That’s why we were so surprised – actually “Shocked and appalled” – by the budget for Fusion Research in the Department of Energy’s Office of Science budget – the magnetic fusion program (inertial fusion is run through the NNSA). Today is “Fusion Day” where many of the scientists from around the country come to Washington to meet their Members of Congress to lobby for the budget. This year’s fusion day events are particularly important because of the cuts to the budget, and because of the prospects for future budgets.
The details of the FY13 fusion budget are these:
- The budget requests $398.3 million for OFES, $4 million less than FY12
- This includes $150M for the U.S. contributions to ITER – a $45M increase from FY 2012, but $50M short of the U.S. ITER project’s plan.
- This includes approximately $248M for domestic fusion research, a $49M decrease from the current funding level.
The cut in the domestic fusion program would have a devastating impact on U.S. fusion research. It would shut down the Alcator C-Mod at MIT, one of the three facilities critical to continued U.S. leadership in fusion.
The truth is, that after years of operating on minimal budgets and essentially level funding, the domestic fusion program cannot absorb the proposed reductions without significant negative impacts to the program and our scientific and engineering contributions.
It is very important that this budget is changed, not only to save this year’s budget, but to protect future year’s budgets. The truth is that the U.S. has a growing commitment to ITER, the international plasma research reactor in France, that – without a change in the budget picture – will crowd out the rest of the fusion budget. Some of the students at MIT, who’s education is on the chopping block, have put together an excellent website, www.fusionfuture.org that details the importance of this budget.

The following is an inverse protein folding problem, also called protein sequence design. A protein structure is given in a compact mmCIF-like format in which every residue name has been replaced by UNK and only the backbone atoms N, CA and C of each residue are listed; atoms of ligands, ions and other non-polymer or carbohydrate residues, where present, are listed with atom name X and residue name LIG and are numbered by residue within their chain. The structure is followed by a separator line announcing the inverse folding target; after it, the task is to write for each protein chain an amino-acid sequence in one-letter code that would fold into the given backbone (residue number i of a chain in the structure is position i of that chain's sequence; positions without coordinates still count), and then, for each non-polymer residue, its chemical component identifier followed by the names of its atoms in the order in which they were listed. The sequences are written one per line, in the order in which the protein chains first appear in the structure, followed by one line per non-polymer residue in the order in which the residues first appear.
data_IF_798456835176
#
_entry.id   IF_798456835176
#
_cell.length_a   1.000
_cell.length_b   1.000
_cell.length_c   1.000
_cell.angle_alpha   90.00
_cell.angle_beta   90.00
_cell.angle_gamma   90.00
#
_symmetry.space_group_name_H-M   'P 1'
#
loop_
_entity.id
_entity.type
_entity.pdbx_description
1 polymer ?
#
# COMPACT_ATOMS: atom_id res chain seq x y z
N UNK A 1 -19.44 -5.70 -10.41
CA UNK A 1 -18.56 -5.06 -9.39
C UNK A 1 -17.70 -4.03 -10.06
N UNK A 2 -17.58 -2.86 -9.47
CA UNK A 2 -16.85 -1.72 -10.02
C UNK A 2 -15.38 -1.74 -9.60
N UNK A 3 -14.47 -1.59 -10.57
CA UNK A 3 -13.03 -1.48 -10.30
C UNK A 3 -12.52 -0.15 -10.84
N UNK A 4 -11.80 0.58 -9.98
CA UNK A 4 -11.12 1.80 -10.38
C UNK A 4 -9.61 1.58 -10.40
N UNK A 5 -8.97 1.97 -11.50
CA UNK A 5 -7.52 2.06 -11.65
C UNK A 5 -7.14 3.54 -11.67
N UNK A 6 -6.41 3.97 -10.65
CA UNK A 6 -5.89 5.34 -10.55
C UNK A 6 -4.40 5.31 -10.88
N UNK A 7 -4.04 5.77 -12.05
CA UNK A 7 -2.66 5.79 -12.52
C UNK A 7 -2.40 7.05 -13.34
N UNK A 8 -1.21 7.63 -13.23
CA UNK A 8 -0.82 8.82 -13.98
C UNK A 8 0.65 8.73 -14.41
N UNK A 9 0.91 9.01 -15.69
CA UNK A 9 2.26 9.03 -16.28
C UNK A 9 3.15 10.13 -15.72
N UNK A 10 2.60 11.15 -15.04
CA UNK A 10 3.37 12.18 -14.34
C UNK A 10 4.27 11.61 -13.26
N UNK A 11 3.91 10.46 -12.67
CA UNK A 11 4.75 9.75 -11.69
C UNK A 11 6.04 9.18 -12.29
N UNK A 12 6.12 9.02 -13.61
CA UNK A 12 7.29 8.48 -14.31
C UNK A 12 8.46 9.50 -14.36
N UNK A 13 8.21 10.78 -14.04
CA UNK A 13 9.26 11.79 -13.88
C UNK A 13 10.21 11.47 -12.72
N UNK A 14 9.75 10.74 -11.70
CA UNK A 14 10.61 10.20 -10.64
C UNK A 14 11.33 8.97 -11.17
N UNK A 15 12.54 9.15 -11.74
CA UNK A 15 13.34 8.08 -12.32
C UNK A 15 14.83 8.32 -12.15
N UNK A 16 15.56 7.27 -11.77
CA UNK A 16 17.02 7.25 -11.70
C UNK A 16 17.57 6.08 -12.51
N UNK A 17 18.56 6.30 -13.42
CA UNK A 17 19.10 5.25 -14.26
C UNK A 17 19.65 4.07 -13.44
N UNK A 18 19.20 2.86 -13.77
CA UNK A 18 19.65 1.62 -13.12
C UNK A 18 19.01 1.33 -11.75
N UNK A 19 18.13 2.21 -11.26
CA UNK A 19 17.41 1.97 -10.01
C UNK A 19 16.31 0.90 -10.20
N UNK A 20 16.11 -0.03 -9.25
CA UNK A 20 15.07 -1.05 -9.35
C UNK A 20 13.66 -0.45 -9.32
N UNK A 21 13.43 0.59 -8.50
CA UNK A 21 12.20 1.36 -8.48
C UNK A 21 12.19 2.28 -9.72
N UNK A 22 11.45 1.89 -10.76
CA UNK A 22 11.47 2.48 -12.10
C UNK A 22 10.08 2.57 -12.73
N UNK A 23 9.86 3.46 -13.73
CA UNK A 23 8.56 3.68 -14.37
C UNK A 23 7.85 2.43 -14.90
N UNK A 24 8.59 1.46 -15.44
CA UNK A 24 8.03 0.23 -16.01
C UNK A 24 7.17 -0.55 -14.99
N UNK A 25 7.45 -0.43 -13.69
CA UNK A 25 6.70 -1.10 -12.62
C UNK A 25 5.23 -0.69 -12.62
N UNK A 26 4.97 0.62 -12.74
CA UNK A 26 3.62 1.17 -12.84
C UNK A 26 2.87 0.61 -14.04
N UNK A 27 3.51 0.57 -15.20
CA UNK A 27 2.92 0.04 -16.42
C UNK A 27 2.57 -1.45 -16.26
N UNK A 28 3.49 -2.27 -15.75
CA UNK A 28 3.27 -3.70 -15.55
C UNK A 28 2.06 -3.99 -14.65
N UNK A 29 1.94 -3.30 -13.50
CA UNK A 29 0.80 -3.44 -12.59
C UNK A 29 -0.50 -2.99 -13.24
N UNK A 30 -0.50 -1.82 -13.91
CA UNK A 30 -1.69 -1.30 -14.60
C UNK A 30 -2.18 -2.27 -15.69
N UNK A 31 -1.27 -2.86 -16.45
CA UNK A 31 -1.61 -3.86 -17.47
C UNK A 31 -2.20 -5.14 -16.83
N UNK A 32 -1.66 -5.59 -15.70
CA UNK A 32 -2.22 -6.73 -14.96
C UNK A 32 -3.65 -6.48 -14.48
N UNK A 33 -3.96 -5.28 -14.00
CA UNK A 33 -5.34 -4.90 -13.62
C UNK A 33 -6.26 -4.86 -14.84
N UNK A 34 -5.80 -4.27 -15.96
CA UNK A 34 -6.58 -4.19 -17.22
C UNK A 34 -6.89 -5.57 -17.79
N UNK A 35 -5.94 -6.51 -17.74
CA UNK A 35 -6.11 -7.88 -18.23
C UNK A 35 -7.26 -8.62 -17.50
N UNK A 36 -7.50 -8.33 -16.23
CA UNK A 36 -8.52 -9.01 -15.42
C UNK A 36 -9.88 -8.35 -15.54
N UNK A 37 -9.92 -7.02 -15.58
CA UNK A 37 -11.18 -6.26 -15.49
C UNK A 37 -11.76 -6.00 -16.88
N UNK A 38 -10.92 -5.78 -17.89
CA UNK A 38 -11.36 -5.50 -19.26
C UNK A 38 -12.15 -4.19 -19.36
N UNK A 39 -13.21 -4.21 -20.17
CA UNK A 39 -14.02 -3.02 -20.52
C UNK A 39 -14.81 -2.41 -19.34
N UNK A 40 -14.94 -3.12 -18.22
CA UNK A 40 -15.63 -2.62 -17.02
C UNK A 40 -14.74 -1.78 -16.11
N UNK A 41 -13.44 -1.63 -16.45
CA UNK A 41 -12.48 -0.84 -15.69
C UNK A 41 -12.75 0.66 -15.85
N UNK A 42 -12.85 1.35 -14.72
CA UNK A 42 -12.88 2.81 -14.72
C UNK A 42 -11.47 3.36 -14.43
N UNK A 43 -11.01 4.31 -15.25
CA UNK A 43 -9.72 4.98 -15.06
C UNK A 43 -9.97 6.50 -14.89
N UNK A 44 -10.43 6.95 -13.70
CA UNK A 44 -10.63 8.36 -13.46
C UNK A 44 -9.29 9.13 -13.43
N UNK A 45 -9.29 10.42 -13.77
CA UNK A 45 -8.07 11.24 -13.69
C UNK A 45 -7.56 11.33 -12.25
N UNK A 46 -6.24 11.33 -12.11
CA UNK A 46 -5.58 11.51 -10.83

They have also put together an excellent graph on the future of the fusion budget: as you can see on the graph that the MIT student put together (at left), the purple part is the U.S. budget commitment to ITER, which will crowd out over 3/4 of the total budget.
ASP believes that the fusion budget should be increased significantly, up to the point where we think that we need to spend $30-40 billion over a 15 year period. But, until we get the political will for that level of funding, it is important in the short-term that the U.S. fusion program at least gets level funding. We need to meet our commitments to ITER and we need a vibrant domestic fusion program. These go hand-in-hand: one cannot exist without the other. If we allow our domestic program to languish away, we won’t be able to capitalize on the advancements in fusion science that will come.